like the plunger BMW of the early fifties. When I was about 21 years
old, my brother brought one home, which he had bought for something
like 5 Dutch guilders. In those days, with a rising economy, a lot
of people went from motorcycles to cars, and they often sold the
bikes for ridiculously low prices or even gave them away. My brother
and I wrecked them and sold them as scrap. I remember buying two(!)
Norton Dominators, the old plunger types, for 50 guilders the two!
But back to the AWO.........
< ... Left - This shows the racing
bike as derived from the street version in 1951, with ohv engine,
with a bore and stroke of 68 x 68 mm, giving 247 cc. The cylinder
was cast from aluminium i.s.o. cast iron, inlet valve was 38 mm,
exhaust valve 36 mm, compression ratio 10 : 1, power 24 to 26 bhp
at 7500 rpm (which seems a bit stiff claim, in view of the NSU Sportmax's
28 bhp a couple of years later)
Right .....The 1954 bike, now with swingarm rear suspension and
a 30 mm carburettor. The bike still had shaft drive.
Left & right .... In 1955 the engine
got a new cylinder head with two, chain driven over head camshafts,
dry sump lubrication with a separate oil tank, a new frame and a
bigger front brake,and awoengine. Experiments were made with coil
ignition i.s.o. magnet. Power was now claimed as 30 bhp at 9200
< Left ..... In the meantime, the
bike was renamed Simson, after the two brothers who founded the
factory (originally for the fabrication of weapons, like so many
motor cycle manufacturers) in 1856. In 1957 a completely new engine
was designed, with the crankshaft now in the normal position i.s.o.
lengthwise, with a bore and stroke of 70.25 x 64, gear wheel driven
DOHC (see "camdrive"), primary chain drive to the six speed gear
box and chain drive to the rear wheel, now definitely battery with
coil ignition and twin spark plugs, a new frame of chromium-molebdenium
tube, short swing arm front suspension, and a bigger front brake
(claim was 250 mm, but I don't believe it - that's as big as the
big Fontana or Yamaha drums, and those brakes look much bigger than
the Simson brake). See simson1, 2 and 3 at left. The engine was
called "the seven", because of the shape of the camshaft drive tunnel.
I think this is a lovely bike, except for that horrible tank!
< Left ...... In 1953, '54 and '55 the Simson became East
German champion 250 cc, but the challenge from MZ became stronger
and stronger, and end 1956 a new, twin cylinder 250 was developed,
with bore and stroke 56 x 50.6 (exactly the same as the Honda
CB250 twin and first CB500), with DOHC, again chain driven.
See simsontwin 1, 2, 3 and 4 at left.
Primary drive was by gears to the dry clutch and six-speed gear
box. The engine gave 35 bhp at 10,200 rpm - not much more than
the single. Later the drive to the cam shafts was changed to shaft
and bevels to the inlet cam, and from there with gear wheels to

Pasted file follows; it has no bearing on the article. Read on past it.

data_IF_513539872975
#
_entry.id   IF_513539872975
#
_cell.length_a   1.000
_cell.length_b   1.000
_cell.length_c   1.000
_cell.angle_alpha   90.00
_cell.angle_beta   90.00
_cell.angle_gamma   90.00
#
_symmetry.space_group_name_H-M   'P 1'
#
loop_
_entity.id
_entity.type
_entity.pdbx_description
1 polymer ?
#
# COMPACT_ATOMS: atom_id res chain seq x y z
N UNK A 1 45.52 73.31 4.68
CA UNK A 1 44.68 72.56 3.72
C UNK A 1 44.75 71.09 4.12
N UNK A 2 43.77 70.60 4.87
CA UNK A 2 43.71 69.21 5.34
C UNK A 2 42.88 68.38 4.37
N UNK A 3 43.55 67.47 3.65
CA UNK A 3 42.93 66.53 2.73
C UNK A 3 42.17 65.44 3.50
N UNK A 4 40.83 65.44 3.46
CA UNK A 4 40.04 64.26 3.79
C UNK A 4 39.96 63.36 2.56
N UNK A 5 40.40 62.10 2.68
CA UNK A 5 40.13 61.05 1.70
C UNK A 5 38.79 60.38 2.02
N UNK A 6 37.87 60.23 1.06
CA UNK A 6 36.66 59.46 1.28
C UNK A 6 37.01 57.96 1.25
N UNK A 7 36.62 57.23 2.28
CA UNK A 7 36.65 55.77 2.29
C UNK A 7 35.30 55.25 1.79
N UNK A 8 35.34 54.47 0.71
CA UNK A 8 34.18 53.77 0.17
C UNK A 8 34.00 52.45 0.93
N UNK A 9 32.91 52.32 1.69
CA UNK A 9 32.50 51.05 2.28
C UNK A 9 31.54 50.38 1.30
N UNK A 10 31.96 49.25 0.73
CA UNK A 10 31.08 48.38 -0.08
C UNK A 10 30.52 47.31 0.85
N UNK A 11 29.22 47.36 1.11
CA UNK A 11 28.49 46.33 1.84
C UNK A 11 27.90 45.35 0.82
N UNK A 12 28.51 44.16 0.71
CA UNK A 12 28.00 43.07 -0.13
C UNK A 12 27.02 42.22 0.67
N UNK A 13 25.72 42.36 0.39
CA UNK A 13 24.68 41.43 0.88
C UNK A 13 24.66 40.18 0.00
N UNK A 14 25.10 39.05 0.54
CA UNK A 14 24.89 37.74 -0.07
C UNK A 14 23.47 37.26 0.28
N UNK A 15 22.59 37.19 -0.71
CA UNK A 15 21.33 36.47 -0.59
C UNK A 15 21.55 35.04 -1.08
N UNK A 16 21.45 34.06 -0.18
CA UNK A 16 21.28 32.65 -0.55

the exhaust cam shaft.
See simsontwin5 and 6.
It was described as a genial engineering solution, but was in
reality a straight copy of the NSU Rennmax twin.
The power of the twin was not enough, and developer Werner Straugh
(behind the bike in simsontwin5) lacked the time, and especially
the money, to develop the engine further.
The factory tried their hand with a new 350 single, bore and stroke
76 x 76, outside flywheel and 40 bhp in 1959, but on Soviet orders,
the development of racing machines was stopped at the end of 1959.
A pity. You know, getting this kind of information together requires
a lot of different sources. The information for the AWO/Simson
came from the magazine "Motorrad Classic", from a special issue
of "Markt - Motorrad Spezial" and from Mick Walker's "Classic
German Racing Motorcycles" The last book had very little info.
In general the continental magazines are much more informative
than the British ones.
The main reason I stopped my subscriptions to "Classic Bike"
and "The Classic Motorcycle" back then was, that they're nearly
exclusively about British bikes. Whenever there was an article
about, e.g., a Honda, there would be scores of letters from readers,
in the vein of: "Don't give us this rubbish about Jap bikes! We
read your magazine because it is about real, i.e. British motorcycles,
and we don't want to know about this Japanese crap!". Well, I
got fed up after reading my 15th classic test of an AJS Spring
Twin, and the 11th test of a BSA Gold Star, etc. When any of those
magazines would go to a classic meet in, say, Germany or Italy,
they would come back with scores of pictures of, you guess it,
AJS Boy Racers, Norton Manx, Matchless G50, and sometimes, but
only sometimes, there would be a very small picture of a totally
unknown Tsjechoslovakian, Italian or Hungarian bike, describes
as "strange". These bikes are not strange, they are merely different
from English bikes, and for that reason alone I would like to
see much more of them, instead of my 162nd picture of a Manx.
Furthermore, anybody who still thinks that British bikes are the
only "real" motorcycles, and Japanese bikes are crap, should really
be shut away somewhere.